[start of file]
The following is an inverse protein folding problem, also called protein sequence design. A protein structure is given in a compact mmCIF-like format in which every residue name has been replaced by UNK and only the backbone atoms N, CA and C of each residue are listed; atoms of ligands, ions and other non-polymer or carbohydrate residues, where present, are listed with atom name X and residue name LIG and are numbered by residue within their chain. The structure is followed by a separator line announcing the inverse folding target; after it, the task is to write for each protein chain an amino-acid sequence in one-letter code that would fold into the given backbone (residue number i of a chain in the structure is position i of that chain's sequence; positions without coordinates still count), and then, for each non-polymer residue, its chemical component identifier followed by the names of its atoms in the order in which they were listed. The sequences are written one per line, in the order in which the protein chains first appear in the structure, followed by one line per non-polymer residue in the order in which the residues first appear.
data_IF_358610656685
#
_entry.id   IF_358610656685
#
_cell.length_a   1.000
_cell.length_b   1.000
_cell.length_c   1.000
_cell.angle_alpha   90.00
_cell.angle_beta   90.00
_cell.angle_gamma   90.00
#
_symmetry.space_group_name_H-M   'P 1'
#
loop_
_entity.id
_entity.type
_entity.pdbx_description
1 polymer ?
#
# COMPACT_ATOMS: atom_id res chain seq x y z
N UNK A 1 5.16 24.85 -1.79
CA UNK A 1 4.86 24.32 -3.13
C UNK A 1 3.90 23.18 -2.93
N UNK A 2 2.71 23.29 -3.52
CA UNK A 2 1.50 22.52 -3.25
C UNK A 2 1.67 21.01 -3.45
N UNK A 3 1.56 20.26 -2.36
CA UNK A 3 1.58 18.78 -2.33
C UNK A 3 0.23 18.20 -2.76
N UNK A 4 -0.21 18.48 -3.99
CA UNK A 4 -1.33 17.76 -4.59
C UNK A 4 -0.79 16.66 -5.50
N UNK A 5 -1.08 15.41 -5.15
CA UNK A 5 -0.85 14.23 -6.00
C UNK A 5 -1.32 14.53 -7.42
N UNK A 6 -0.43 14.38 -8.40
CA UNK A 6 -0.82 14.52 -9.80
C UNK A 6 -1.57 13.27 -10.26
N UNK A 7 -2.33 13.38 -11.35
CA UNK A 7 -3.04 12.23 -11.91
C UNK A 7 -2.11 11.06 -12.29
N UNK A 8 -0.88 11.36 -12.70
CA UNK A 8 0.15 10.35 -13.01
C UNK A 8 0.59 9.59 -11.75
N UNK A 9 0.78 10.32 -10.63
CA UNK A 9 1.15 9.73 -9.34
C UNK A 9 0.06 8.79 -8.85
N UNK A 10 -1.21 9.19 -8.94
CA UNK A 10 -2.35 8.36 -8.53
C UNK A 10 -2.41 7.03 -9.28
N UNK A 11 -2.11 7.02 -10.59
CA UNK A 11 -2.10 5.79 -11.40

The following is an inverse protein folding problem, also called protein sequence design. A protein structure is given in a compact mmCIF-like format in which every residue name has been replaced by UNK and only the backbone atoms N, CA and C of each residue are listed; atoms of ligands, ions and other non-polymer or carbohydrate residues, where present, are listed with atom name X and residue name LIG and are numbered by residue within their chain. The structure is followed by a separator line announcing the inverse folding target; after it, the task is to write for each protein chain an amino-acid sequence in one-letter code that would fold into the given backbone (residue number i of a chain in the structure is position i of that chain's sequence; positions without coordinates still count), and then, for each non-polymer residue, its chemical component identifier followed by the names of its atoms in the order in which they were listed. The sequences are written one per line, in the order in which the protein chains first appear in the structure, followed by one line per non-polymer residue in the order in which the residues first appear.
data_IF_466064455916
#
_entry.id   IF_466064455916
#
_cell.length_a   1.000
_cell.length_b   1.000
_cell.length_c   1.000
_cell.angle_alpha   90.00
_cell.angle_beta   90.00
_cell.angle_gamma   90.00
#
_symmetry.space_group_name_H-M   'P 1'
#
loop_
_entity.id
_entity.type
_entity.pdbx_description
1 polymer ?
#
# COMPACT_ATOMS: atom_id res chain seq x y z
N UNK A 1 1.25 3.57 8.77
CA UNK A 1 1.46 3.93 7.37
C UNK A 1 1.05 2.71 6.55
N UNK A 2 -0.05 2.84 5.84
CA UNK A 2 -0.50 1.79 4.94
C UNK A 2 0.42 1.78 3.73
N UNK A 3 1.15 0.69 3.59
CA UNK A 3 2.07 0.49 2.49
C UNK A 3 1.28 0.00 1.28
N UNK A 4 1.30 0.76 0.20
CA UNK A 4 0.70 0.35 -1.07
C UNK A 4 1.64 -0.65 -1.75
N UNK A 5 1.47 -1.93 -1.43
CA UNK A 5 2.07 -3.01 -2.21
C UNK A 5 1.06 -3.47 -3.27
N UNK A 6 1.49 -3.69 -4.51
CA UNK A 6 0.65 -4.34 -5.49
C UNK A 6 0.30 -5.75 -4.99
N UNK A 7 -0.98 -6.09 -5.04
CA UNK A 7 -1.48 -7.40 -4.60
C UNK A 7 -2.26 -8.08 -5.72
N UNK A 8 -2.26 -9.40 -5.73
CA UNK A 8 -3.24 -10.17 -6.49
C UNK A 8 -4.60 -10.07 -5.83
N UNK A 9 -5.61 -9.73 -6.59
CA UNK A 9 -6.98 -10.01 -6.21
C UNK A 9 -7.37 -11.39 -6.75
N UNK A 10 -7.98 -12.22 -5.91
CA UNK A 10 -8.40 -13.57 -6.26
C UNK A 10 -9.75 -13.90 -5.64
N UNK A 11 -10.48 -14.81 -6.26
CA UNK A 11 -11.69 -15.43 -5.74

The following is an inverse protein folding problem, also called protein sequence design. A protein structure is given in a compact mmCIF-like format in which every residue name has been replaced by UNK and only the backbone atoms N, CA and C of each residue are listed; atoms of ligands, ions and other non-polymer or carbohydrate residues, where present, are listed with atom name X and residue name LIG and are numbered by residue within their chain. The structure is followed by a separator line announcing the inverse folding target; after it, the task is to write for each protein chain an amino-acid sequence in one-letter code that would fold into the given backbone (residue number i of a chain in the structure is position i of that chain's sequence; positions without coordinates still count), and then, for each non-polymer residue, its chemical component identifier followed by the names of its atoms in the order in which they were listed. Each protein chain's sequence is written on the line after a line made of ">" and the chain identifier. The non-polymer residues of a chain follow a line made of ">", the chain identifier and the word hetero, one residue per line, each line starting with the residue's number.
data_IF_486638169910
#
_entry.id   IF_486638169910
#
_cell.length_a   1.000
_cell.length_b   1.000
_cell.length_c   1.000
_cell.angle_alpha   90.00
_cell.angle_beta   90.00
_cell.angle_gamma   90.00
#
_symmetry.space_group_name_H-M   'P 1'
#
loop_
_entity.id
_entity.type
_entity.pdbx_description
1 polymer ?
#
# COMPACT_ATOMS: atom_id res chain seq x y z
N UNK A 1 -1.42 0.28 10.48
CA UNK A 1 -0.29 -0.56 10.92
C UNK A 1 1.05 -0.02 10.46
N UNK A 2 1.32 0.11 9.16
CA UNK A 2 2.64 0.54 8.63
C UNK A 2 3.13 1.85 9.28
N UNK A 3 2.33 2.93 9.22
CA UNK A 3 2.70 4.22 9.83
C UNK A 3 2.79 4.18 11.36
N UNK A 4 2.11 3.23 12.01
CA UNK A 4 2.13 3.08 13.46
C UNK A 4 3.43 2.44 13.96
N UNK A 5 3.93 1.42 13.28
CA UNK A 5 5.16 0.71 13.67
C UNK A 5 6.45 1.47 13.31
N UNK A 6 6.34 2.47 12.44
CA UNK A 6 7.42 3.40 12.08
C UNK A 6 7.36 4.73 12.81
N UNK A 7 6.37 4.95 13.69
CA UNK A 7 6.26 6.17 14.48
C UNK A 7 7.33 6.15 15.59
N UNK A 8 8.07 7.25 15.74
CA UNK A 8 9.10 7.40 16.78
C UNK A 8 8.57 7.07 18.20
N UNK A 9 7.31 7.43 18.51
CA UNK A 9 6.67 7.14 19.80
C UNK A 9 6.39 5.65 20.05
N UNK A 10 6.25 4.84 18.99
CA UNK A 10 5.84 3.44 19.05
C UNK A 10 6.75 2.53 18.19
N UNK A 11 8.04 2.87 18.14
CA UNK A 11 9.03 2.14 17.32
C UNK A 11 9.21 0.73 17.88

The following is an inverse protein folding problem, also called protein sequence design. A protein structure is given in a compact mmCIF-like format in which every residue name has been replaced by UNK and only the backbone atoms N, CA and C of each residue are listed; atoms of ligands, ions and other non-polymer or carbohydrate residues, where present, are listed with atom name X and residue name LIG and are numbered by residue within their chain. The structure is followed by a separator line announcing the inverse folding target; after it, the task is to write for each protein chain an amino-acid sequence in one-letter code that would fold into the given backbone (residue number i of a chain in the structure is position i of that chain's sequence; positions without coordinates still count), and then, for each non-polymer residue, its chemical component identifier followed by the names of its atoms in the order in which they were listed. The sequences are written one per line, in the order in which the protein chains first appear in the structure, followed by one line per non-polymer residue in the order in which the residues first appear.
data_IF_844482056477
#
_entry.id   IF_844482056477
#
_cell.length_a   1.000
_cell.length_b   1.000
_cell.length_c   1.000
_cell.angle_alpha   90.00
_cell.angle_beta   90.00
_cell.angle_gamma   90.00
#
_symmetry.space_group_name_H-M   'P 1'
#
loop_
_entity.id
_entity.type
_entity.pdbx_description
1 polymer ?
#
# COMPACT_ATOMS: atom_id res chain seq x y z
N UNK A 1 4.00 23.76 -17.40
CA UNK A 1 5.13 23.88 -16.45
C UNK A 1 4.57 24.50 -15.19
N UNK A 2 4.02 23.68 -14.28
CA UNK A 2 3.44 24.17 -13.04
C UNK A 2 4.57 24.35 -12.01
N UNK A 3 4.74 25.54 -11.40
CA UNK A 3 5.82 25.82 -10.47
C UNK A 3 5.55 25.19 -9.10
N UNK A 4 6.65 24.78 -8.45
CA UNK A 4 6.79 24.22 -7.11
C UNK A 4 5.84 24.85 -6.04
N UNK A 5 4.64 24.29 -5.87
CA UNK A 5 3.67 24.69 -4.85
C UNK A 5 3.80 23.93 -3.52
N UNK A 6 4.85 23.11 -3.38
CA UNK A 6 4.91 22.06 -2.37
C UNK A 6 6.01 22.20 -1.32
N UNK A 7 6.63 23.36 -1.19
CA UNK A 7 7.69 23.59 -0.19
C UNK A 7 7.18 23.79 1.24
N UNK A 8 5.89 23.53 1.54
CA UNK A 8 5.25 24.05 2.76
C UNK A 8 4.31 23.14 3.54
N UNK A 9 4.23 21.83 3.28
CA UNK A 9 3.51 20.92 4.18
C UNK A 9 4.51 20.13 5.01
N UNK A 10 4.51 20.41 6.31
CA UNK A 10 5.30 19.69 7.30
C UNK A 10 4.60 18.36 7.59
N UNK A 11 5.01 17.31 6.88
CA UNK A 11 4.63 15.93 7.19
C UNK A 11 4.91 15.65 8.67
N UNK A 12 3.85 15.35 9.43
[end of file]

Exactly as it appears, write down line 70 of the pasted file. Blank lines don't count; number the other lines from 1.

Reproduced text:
_entity.type